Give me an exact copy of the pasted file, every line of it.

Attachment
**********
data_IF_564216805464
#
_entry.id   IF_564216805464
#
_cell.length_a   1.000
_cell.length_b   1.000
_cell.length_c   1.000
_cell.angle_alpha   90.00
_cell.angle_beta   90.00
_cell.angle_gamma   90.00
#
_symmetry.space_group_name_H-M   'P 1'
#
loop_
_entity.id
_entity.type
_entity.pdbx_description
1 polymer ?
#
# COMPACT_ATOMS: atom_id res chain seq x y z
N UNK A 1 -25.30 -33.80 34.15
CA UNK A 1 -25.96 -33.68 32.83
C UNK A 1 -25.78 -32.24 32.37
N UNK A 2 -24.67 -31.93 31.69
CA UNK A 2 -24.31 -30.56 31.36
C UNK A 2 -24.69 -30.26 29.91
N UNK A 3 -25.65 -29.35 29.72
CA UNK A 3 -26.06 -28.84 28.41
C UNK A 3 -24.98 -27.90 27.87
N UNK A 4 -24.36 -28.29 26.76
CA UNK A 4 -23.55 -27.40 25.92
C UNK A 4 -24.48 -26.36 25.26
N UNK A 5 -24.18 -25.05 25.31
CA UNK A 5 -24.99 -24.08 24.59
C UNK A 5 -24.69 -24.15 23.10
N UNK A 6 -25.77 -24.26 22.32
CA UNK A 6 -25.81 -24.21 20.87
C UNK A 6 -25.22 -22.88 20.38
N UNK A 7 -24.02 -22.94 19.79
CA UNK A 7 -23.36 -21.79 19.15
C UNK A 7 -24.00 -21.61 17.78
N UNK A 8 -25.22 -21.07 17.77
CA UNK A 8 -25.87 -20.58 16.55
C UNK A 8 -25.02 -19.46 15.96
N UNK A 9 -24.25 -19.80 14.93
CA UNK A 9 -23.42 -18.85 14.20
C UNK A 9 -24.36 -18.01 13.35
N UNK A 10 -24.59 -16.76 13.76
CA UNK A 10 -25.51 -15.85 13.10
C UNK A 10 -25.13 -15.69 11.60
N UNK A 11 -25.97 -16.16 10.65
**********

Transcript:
data_IF_564216805464
#
_entry.id   IF_564216805464
#
_cell.length_a   1.000
_cell.length_b   1.000
_cell.length_c   1.000
_cell.angle_alpha   90.00
_cell.angle_beta   90.00
_cell.angle_gamma   90.00
#
_symmetry.space_group_name_H-M   'P 1'
#
loop_
_entity.id
_entity.type
_entity.pdbx_description
1 polymer ?
#
# COMPACT_ATOMS: atom_id res chain seq x y z
N UNK A 1 -25.30 -33.80 34.15
CA UNK A 1 -25.96 -33.68 32.83
C UNK A 1 -25.78 -32.24 32.37
N UNK A 2 -24.67 -31.93 31.69
CA UNK A 2 -24.31 -30.56 31.36
C UNK A 2 -24.69 -30.26 29.91
N UNK A 3 -25.65 -29.35 29.72
CA UNK A 3 -26.06 -28.84 28.41
C UNK A 3 -24.98 -27.90 27.87
N UNK A 4 -24.36 -28.29 26.76
CA UNK A 4 -23.55 -27.40 25.92
C UNK A 4 -24.48 -26.36 25.26
N UNK A 5 -24.18 -25.05 25.31
CA UNK A 5 -24.99 -24.08 24.59
C UNK A 5 -24.69 -24.15 23.10
N UNK A 6 -25.77 -24.26 22.32
CA UNK A 6 -25.81 -24.21 20.87
C UNK A 6 -25.22 -22.88 20.38
N UNK A 7 -24.02 -22.94 19.79
CA UNK A 7 -23.36 -21.79 19.15
C UNK A 7 -24.00 -21.61 17.78
N UNK A 8 -25.22 -21.07 17.77
CA UNK A 8 -25.87 -20.58 16.55
C UNK A 8 -25.02 -19.46 15.96
N UNK A 9 -24.25 -19.80 14.93
CA UNK A 9 -23.42 -18.85 14.20
C UNK A 9 -24.36 -18.01 13.35
N UNK A 10 -24.59 -16.76 13.76
CA UNK A 10 -25.51 -15.85 13.10
C UNK A 10 -25.13 -15.69 11.60
N UNK A 11 -25.97 -16.16 10.65